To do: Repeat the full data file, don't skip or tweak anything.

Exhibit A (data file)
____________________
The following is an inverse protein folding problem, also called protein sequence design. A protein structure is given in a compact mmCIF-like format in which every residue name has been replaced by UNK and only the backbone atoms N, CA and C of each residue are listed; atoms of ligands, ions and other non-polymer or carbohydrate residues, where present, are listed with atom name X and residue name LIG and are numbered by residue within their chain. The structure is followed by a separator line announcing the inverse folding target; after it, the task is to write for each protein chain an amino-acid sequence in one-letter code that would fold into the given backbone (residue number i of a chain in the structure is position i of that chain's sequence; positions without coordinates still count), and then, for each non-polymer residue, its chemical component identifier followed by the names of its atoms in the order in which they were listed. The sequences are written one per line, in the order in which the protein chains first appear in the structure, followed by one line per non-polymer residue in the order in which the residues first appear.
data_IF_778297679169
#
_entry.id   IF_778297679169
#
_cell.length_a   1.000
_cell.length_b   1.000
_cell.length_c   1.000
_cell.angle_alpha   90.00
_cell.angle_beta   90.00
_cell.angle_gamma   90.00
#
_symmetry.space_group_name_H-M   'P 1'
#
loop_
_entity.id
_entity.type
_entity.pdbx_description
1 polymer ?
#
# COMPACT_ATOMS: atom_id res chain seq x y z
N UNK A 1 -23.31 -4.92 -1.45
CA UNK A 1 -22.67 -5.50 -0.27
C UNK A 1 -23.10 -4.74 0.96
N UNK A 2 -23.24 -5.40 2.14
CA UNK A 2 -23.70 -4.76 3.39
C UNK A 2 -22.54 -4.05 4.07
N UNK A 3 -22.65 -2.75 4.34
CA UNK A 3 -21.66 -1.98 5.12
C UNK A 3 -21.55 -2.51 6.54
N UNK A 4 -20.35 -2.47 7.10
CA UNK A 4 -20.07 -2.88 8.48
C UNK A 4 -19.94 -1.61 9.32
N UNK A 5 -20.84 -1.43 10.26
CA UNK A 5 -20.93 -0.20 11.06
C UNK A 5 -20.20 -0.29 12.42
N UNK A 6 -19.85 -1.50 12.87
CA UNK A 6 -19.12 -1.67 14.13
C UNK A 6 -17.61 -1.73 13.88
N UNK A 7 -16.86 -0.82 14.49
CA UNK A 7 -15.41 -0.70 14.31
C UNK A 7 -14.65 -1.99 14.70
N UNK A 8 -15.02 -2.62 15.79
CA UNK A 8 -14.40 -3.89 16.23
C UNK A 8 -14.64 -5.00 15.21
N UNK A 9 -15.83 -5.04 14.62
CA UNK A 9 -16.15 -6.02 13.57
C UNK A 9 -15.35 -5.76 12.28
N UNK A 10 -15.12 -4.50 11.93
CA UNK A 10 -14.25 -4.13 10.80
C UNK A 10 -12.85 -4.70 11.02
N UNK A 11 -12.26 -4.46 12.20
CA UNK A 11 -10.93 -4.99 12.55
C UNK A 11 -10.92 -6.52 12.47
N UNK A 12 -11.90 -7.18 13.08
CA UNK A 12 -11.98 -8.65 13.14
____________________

The following is an inverse protein folding problem, also called protein sequence design. A protein structure is given in a compact mmCIF-like format in which every residue name has been replaced by UNK and only the backbone atoms N, CA and C of each residue are listed; atoms of ligands, ions and other non-polymer or carbohydrate residues, where present, are listed with atom name X and residue name LIG and are numbered by residue within their chain. The structure is followed by a separator line announcing the inverse folding target; after it, the task is to write for each protein chain an amino-acid sequence in one-letter code that would fold into the given backbone (residue number i of a chain in the structure is position i of that chain's sequence; positions without coordinates still count), and then, for each non-polymer residue, its chemical component identifier followed by the names of its atoms in the order in which they were listed. The sequences are written one per line, in the order in which the protein chains first appear in the structure, followed by one line per non-polymer residue in the order in which the residues first appear.
data_IF_778297679169
#
_entry.id   IF_778297679169
#
_cell.length_a   1.000
_cell.length_b   1.000
_cell.length_c   1.000
_cell.angle_alpha   90.00
_cell.angle_beta   90.00
_cell.angle_gamma   90.00
#
_symmetry.space_group_name_H-M   'P 1'
#
loop_
_entity.id
_entity.type
_entity.pdbx_description
1 polymer ?
#
# COMPACT_ATOMS: atom_id res chain seq x y z
N UNK A 1 -23.31 -4.92 -1.45
CA UNK A 1 -22.67 -5.50 -0.27
C UNK A 1 -23.10 -4.74 0.96
N UNK A 2 -23.24 -5.40 2.14
CA UNK A 2 -23.70 -4.76 3.39
C UNK A 2 -22.54 -4.05 4.07
N UNK A 3 -22.65 -2.75 4.34
CA UNK A 3 -21.66 -1.98 5.12
C UNK A 3 -21.55 -2.51 6.54
N UNK A 4 -20.35 -2.47 7.10
CA UNK A 4 -20.07 -2.88 8.48
C UNK A 4 -19.94 -1.61 9.32
N UNK A 5 -20.84 -1.43 10.26
CA UNK A 5 -20.93 -0.20 11.06
C UNK A 5 -20.20 -0.29 12.42
N UNK A 6 -19.85 -1.50 12.87
CA UNK A 6 -19.12 -1.67 14.13
C UNK A 6 -17.61 -1.73 13.88
N UNK A 7 -16.86 -0.82 14.49
CA UNK A 7 -15.41 -0.70 14.31
C UNK A 7 -14.65 -1.99 14.70
N UNK A 8 -15.02 -2.62 15.79
CA UNK A 8 -14.40 -3.89 16.23
C UNK A 8 -14.64 -5.00 15.21
N UNK A 9 -15.83 -5.04 14.62
CA UNK A 9 -16.15 -6.02 13.57
C UNK A 9 -15.35 -5.76 12.28
N UNK A 10 -15.12 -4.50 11.93
CA UNK A 10 -14.25 -4.13 10.80
C UNK A 10 -12.85 -4.70 11.02
N UNK A 11 -12.26 -4.46 12.20
CA UNK A 11 -10.93 -4.99 12.55
C UNK A 11 -10.92 -6.52 12.47
N UNK A 12 -11.90 -7.18 13.08
CA UNK A 12 -11.98 -8.65 13.14